Thus, for 35 of these IMC-LucR, stocks were successfully produced with an optimal TCID50 and replicated consistently in CD4 T-cells from both subject groups above a 1000 RLU value. Therefore, 35 of the 45 HIV-1 IMC-LucR were further assessed for studies of CD8 T-cell-mediated inhibition.
HIV-1 inhibition by CD8 T-cells
There was a wide range of values for CD8 T-cell-mediated inhibition of replication of the 35 IMC-LucR in autologous CD4 T-cells. All 35 IMC-LucR were inhibited by CD8 T-cells above the 0.8 log10 value for at least 4 of the 13 ART naive subjects living with HIV-1 (Figure 3, left panel). HIV-1 IMC-LucR R.175089-LucR.6ATRi (Recombinant) was inhibited by CD8 T-cells from all subjects tested. Median log10 inhibition values for each IMC-LucR across the 13 ART naive subjects living with HIV-1 ranged from 0.650 to 1.610.
Figure 3 CD8 T-cell-mediated inhibition of HIV-1 replication in autologous CD4 T-cells. Inhibition in T-cell cultures from ART naive subjects living with HIV-1 (on the left panel), and HIV-1 uninfected subjects (on the right panel) arranged by IMC HIV-1 clade (A-D), and Recombinant). Inhibition is measured as log10 reduction RLU of CD4 and CD8 T-cell co-cultures compared with infected CD4 T-cells alone. Each data point represents the mean RLU of duplicated values for each CD4 T-cell infected with a specific HIV-1 IMC-LucR. Bars represent RLU median with interquartile range. The dotted line represents the assay positivity value (>0.8 log10).
In comparison with the above data, CD8 T-cells from HIV-1 uninfected subjects mediated much lower levels of inhibition of IMC-LucR replication (Figure 3, right panel, and Figure 4B, p < 0.0001, Wilcoxon test). Median log10 inhibition values for each IMC-LucR across the 6 HIV-1 uninfected subjects ranged from 0.205 to 0.955. Median log10 inhibition marginally above the 0.8 log10 value was observed for 2 of the 35 IMC-LucR: R.175059-LucR.6ATRi (clade A) and R.175089-LucR.6ATRi (Recombinant) at 0.955 and 0.935 respectively.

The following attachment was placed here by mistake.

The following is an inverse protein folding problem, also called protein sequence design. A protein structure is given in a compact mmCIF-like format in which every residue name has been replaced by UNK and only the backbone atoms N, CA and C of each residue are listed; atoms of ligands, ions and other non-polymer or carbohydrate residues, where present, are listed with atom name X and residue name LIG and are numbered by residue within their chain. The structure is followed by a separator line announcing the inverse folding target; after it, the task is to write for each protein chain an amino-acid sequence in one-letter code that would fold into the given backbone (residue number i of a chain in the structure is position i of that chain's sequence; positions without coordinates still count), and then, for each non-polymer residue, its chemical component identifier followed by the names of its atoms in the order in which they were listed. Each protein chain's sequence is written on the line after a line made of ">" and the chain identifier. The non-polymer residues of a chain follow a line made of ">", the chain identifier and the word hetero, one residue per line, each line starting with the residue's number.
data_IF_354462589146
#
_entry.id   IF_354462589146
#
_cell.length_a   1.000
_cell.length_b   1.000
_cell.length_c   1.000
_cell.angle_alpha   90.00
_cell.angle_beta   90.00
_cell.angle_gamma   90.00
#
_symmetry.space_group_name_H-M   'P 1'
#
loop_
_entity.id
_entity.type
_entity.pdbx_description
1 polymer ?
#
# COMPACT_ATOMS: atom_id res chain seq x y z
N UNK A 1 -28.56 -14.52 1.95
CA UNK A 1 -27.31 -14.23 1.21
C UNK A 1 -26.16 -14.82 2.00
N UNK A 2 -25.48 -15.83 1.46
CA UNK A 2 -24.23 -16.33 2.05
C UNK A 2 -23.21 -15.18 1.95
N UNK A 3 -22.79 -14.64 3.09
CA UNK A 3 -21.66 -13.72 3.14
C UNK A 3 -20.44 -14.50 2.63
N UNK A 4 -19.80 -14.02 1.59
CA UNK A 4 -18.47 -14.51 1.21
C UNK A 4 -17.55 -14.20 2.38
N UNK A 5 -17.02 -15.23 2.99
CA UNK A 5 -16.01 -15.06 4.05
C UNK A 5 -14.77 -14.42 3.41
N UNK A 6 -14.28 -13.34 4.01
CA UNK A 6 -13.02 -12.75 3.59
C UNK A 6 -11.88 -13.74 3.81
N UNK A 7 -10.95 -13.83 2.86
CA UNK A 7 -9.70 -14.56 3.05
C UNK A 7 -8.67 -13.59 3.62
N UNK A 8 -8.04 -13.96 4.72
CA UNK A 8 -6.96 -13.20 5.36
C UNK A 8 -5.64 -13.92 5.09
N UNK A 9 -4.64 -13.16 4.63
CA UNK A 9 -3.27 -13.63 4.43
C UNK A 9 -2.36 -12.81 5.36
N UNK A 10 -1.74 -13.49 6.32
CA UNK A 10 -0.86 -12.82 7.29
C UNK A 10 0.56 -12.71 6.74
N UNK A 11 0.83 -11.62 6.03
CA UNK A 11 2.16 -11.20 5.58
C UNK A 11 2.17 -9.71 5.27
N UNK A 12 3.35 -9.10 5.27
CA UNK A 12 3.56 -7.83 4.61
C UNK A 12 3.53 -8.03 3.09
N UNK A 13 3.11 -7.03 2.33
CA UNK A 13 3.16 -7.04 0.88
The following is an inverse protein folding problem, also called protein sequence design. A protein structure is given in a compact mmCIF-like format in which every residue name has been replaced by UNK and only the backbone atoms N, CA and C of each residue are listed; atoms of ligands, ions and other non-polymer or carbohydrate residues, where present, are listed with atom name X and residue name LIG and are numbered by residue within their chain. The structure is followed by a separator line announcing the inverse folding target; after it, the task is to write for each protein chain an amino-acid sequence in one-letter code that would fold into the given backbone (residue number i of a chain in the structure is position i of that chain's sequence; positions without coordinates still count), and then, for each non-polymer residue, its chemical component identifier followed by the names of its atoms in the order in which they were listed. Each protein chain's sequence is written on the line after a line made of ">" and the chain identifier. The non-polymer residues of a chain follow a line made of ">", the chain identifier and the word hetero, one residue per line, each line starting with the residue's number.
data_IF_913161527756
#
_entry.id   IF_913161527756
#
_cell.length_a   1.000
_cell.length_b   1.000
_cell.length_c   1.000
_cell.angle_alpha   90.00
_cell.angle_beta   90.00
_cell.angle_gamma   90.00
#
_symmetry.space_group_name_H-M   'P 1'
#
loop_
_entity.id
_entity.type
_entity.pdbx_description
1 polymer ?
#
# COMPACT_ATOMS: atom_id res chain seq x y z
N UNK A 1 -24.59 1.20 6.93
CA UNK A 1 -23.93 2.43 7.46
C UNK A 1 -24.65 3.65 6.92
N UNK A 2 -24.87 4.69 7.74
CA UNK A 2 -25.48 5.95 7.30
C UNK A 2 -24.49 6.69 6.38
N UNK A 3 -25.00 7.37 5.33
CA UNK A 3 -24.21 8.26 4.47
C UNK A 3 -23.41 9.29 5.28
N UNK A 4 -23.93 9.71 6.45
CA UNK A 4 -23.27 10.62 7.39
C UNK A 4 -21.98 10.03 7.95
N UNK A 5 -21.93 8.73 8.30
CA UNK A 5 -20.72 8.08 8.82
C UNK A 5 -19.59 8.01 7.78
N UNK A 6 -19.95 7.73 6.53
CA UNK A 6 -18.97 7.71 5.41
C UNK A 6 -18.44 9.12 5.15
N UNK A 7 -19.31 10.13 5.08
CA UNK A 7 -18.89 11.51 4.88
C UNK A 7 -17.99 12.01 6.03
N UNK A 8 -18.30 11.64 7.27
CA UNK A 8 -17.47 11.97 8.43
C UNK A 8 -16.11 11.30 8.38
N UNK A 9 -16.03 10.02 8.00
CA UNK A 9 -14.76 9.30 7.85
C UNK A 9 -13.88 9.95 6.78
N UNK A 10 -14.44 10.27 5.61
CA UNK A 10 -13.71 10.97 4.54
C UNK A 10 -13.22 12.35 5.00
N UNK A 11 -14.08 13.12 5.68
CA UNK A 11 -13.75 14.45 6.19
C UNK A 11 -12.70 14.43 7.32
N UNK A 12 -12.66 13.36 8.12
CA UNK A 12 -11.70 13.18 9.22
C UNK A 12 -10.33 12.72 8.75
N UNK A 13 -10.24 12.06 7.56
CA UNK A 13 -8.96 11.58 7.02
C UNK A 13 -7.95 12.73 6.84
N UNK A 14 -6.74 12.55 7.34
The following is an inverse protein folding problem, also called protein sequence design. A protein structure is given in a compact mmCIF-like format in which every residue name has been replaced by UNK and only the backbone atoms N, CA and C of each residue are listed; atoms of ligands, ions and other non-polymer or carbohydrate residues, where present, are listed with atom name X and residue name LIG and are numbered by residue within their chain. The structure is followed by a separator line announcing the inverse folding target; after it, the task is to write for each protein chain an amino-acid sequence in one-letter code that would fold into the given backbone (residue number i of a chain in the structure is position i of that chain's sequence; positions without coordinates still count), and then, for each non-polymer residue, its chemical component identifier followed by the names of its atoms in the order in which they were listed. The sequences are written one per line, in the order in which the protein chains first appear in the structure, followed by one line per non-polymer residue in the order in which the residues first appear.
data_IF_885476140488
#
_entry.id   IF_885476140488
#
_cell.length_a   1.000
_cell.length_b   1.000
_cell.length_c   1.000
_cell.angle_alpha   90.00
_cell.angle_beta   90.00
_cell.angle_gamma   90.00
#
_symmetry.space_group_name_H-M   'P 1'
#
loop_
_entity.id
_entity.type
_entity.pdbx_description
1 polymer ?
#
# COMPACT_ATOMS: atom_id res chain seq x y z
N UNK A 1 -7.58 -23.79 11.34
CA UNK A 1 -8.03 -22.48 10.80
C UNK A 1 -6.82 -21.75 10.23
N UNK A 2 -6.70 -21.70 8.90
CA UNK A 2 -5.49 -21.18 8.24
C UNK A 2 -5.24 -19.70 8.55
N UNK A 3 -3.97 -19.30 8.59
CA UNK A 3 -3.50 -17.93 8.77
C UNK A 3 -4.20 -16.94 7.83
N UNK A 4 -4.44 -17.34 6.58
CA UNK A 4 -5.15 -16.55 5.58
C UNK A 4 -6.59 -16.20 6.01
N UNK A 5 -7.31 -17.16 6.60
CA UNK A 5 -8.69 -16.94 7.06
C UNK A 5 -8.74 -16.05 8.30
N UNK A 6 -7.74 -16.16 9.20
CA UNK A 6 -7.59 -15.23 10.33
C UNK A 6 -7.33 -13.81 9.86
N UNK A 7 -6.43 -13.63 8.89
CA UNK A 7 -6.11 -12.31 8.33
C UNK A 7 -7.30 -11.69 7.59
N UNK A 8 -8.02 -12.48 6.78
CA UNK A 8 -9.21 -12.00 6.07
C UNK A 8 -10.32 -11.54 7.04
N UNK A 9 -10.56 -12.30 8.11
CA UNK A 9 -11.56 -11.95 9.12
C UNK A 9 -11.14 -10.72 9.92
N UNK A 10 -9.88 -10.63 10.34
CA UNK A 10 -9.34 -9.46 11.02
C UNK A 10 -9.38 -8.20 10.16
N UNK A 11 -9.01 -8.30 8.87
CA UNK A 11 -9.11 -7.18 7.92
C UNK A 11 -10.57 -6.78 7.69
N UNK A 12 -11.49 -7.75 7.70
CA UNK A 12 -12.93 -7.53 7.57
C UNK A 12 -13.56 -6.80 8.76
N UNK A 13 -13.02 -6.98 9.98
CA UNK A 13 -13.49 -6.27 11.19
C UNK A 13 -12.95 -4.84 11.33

Figure 4 Inhibition mediated by CD8 T-cells from ART naive subjects living with HIV-1 and HIV-1 uninfected subjects. (A) Spearman correlation between inhibition of HIV-1 IMC-LucR in ART naive subjects living with HIV-1 or HIV-1 uninfected subjects. (B) Scatter plot of the same data with medians of the groups (bar) and p value generated with a Wilcoxon test. Each data point represents the median log10 inhibition of an IMC-LucR mediated by CD8 T-cells from ART naive subjects living with HIV-1 or HIV-1 uninfected subjects.
There was no significant correlation between median inhibition values for CD8 T-cells derived from ART naive subjects living with HIV-1 and uninfected subjects (r = 0.1321, p = 0.4495, Spearman correlation, Figure 4A), however, there were notable instances of higher levels of inhibition of a particular IMC-LucR in both subject groups. The high level of inhibition of IMC-LucR R.175089-LucR.6ATRi mediated by CD8 T-cells from ART naive subjects living with HIV-1 stated above (all 13 subjects inhibiting with median inhibition of 1.61 log10) was paralleled by inhibition observed in 4 of the 6 HIV-1 uninfected subjects with a high median level of inhibition at 0.935.
There was no significant correlation between the level of IMC-LucR replication (median RLU) and log10 inhibition values both for ART naive subjects living with HIV-1 (r = 0.0937, p = 0.5923) or uninfected subjects (r = 0.06629, p = 0.7052). In other words, higher HIV-1 replication did not provide a bigger target for and thereby allow for greater inhibition by CD8 T-cells. Conversely, there was no evidence that higher HIV-1 replication overcame any CD8 T-cell-mediated inhibition of replication as higher HIV-1 replication was not associated with reduced CD8 T-cell-mediated inhibition within the IMC-LucR VIA cultures.
Protocol C HIV-1 epitope coverage by HIV-1 IMC-LucR